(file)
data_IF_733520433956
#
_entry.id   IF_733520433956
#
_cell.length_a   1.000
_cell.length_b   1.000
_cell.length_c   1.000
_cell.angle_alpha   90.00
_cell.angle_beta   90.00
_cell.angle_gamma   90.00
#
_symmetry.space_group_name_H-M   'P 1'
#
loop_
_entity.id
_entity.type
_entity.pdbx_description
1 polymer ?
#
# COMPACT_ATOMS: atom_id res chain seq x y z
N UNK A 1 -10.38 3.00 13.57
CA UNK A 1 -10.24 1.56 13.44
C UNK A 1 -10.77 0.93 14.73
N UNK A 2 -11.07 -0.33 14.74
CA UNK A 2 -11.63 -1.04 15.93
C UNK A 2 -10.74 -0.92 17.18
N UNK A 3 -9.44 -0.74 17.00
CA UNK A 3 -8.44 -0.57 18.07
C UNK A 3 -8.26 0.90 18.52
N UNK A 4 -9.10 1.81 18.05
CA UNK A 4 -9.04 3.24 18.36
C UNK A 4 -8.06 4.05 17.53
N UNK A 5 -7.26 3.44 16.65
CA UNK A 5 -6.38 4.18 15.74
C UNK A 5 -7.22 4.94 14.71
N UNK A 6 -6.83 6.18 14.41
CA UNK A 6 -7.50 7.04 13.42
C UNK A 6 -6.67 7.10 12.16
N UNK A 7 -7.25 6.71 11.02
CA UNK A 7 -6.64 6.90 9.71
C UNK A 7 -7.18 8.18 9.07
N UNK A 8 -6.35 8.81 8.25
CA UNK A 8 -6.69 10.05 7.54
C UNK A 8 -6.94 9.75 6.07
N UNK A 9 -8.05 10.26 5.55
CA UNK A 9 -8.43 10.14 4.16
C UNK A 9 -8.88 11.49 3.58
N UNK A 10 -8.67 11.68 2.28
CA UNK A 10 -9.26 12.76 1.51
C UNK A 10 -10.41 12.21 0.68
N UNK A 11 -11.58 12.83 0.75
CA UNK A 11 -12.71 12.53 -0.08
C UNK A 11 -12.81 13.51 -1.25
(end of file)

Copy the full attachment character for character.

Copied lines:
data_IF_733520433956
#
_entry.id   IF_733520433956
#
_cell.length_a   1.000
_cell.length_b   1.000
_cell.length_c   1.000
_cell.angle_alpha   90.00
_cell.angle_beta   90.00
_cell.angle_gamma   90.00
#
_symmetry.space_group_name_H-M   'P 1'
#
loop_
_entity.id
_entity.type
_entity.pdbx_description
1 polymer ?
#
# COMPACT_ATOMS: atom_id res chain seq x y z
N UNK A 1 -10.38 3.00 13.57
CA UNK A 1 -10.24 1.56 13.44
C UNK A 1 -10.77 0.93 14.73
N UNK A 2 -11.07 -0.33 14.74
CA UNK A 2 -11.63 -1.04 15.93
C UNK A 2 -10.74 -0.92 17.18
N UNK A 3 -9.44 -0.74 17.00
CA UNK A 3 -8.44 -0.57 18.07
C UNK A 3 -8.26 0.90 18.52
N UNK A 4 -9.10 1.81 18.05
CA UNK A 4 -9.04 3.24 18.36
C UNK A 4 -8.06 4.05 17.53
N UNK A 5 -7.26 3.44 16.65
CA UNK A 5 -6.38 4.18 15.74
C UNK A 5 -7.22 4.94 14.71
N UNK A 6 -6.83 6.18 14.41
CA UNK A 6 -7.50 7.04 13.42
C UNK A 6 -6.67 7.10 12.16
N UNK A 7 -7.25 6.71 11.02
CA UNK A 7 -6.64 6.90 9.71
C UNK A 7 -7.18 8.18 9.07
N UNK A 8 -6.35 8.81 8.25
CA UNK A 8 -6.69 10.05 7.54
C UNK A 8 -6.94 9.75 6.07
N UNK A 9 -8.05 10.26 5.55
CA UNK A 9 -8.43 10.14 4.16
C UNK A 9 -8.88 11.49 3.58
N UNK A 10 -8.67 11.68 2.28
CA UNK A 10 -9.26 12.76 1.51
C UNK A 10 -10.41 12.21 0.68
N UNK A 11 -11.58 12.83 0.75
CA UNK A 11 -12.71 12.53 -0.08
C UNK A 11 -12.81 13.51 -1.25